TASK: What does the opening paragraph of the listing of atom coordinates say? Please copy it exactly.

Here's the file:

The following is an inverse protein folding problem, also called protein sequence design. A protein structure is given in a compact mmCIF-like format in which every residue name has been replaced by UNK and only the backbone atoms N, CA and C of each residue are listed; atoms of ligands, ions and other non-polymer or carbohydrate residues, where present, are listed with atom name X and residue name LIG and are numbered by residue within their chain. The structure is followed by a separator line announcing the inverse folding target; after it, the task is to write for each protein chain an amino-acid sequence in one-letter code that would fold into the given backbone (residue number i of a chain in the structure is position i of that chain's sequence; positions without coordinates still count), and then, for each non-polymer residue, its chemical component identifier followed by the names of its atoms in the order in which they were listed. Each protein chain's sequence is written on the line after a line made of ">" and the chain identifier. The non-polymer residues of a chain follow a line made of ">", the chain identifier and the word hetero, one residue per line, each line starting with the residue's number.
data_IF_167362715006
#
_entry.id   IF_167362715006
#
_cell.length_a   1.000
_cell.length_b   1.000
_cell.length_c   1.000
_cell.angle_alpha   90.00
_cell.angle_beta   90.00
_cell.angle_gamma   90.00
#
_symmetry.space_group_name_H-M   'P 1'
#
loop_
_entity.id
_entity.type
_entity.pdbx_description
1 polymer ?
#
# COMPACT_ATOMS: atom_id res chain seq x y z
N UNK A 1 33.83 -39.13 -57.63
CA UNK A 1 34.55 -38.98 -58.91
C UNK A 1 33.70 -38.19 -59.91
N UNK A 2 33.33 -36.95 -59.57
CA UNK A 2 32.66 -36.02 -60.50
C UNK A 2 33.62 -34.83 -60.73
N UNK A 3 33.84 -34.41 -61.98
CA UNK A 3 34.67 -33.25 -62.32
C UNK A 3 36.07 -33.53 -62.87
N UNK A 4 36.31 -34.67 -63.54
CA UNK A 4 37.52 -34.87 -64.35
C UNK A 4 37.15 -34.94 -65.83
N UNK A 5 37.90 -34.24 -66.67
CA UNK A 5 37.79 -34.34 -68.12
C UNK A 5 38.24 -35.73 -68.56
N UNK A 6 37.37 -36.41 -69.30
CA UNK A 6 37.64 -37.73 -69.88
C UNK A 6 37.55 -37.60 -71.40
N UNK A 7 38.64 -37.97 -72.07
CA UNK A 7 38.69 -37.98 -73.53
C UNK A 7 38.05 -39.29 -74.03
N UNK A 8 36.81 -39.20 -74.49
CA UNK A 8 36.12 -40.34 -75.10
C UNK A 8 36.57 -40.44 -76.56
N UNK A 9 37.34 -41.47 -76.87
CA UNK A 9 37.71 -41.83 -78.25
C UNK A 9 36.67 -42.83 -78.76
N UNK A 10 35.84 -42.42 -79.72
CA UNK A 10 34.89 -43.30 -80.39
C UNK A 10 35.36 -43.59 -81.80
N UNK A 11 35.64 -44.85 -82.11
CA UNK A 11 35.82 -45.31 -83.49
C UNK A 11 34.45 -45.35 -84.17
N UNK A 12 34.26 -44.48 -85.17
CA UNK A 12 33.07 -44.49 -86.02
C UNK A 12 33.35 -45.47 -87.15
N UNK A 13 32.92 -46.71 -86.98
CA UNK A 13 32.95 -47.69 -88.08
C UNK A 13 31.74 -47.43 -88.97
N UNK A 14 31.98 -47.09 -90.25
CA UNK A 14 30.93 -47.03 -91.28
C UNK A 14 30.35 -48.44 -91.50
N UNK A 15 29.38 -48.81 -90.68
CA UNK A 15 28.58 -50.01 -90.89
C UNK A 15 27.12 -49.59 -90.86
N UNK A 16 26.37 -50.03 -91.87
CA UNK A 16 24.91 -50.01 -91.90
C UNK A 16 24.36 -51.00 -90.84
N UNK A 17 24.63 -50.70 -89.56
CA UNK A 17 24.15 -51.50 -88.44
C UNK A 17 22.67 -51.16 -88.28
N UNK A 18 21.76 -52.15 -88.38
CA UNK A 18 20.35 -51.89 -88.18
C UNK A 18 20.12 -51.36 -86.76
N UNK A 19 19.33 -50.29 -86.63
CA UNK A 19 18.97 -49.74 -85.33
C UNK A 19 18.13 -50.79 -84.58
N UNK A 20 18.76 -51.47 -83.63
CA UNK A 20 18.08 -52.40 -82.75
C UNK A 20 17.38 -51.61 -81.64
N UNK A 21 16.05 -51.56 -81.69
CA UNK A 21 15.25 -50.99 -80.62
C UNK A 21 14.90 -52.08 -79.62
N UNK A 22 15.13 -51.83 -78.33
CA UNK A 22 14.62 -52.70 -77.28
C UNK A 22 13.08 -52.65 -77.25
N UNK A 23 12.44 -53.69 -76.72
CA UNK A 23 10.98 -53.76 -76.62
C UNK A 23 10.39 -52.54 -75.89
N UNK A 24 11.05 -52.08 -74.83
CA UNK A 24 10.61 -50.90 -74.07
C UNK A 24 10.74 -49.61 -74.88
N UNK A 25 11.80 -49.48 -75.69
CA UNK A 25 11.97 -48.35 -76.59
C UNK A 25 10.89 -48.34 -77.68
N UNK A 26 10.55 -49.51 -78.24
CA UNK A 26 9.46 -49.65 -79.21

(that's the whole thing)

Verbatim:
The following is an inverse protein folding problem, also called protein sequence design. A protein structure is given in a compact mmCIF-like format in which every residue name has been replaced by UNK and only the backbone atoms N, CA and C of each residue are listed; atoms of ligands, ions and other non-polymer or carbohydrate residues, where present, are listed with atom name X and residue name LIG and are numbered by residue within their chain. The structure is followed by a separator line announcing the inverse folding target; after it, the task is to write for each protein chain an amino-acid sequence in one-letter code that would fold into the given backbone (residue number i of a chain in the structure is position i of that chain's sequence; positions without coordinates still count), and then, for each non-polymer residue, its chemical component identifier followed by the names of its atoms in the order in which they were listed. Each protein chain's sequence is written on the line after a line made of ">" and the chain identifier. The non-polymer residues of a chain follow a line made of ">", the chain identifier and the word hetero, one residue per line, each line starting with the residue's number.